When sixteen-year-old Abigail's mother dies in Scotland --- leaving a faded photo, a weirdly cryptic letter, and a one-way ticket to America --- she feels nothing. Why should she? Her mother abandoned her as a baby to grow up on an anti-nuclear commune and then in ugly foster homes. But the letter is a surprise in more ways than one: Her father is living in California. What's more, she has an eighteen-year-old sister, Becky. And the two are expecting Abigail to move in with them.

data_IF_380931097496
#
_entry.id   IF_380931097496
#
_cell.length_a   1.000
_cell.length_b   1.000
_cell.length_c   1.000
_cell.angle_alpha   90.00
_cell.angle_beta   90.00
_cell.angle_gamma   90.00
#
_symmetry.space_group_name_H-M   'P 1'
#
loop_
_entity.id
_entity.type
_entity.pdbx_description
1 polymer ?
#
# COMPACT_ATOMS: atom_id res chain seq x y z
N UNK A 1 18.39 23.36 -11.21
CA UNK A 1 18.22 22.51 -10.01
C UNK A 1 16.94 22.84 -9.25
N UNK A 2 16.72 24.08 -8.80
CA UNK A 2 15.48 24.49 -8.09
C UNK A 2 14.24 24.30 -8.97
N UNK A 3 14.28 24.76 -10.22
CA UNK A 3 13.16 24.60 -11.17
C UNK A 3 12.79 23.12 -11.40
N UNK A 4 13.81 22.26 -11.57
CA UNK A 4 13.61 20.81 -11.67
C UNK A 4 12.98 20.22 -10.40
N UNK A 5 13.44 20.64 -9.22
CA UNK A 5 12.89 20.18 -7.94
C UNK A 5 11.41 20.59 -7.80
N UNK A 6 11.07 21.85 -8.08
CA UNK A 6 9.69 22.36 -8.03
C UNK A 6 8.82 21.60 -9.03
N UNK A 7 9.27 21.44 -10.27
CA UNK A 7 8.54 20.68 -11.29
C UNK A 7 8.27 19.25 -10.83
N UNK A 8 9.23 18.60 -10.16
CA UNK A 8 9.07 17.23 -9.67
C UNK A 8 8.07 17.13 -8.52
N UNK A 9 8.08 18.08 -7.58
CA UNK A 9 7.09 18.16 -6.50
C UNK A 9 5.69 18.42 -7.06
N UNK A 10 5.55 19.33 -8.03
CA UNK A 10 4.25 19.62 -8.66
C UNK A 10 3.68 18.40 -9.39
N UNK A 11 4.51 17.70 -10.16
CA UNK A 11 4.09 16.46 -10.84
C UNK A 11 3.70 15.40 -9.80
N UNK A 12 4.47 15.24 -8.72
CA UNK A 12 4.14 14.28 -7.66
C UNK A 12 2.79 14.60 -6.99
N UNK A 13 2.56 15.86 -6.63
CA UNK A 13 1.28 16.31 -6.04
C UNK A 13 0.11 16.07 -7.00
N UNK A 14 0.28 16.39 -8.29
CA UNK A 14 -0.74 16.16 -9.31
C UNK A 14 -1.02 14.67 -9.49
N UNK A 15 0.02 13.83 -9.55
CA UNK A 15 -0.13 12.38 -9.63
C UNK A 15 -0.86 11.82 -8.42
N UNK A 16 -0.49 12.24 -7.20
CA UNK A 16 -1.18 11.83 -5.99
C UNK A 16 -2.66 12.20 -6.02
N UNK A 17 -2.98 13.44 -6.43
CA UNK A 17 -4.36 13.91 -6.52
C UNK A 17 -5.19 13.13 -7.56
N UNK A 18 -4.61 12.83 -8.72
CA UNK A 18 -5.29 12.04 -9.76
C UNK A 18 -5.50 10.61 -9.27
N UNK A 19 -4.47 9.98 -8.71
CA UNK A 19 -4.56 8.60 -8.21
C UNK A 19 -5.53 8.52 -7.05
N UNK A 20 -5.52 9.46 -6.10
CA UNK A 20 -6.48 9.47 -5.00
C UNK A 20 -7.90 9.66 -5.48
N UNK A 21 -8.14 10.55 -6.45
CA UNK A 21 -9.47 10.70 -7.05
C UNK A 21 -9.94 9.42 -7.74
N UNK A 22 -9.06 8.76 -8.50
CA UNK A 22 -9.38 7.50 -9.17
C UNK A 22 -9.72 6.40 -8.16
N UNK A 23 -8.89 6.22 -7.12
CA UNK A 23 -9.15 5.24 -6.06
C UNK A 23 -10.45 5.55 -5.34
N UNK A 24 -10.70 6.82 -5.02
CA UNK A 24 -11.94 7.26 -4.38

While struggling to overcome her natural suspicions of a note from beyond the grave (not to mention anything positive) Abigail tries to fit in with her strange, new American family: a distant father with a closed past, a too-perfect stepmother, and most puzzling of all, her long-lost sister. Becky sweeps Abigail into a shadowy underground movement involving clandestine street art, jailbreaks, and a bizarre double life. Soon, Abigail uncovers something unimaginable: a plot with vast implications, one that is aimed not only at controlling her sister, but the behavior of rebellious teens across the globe.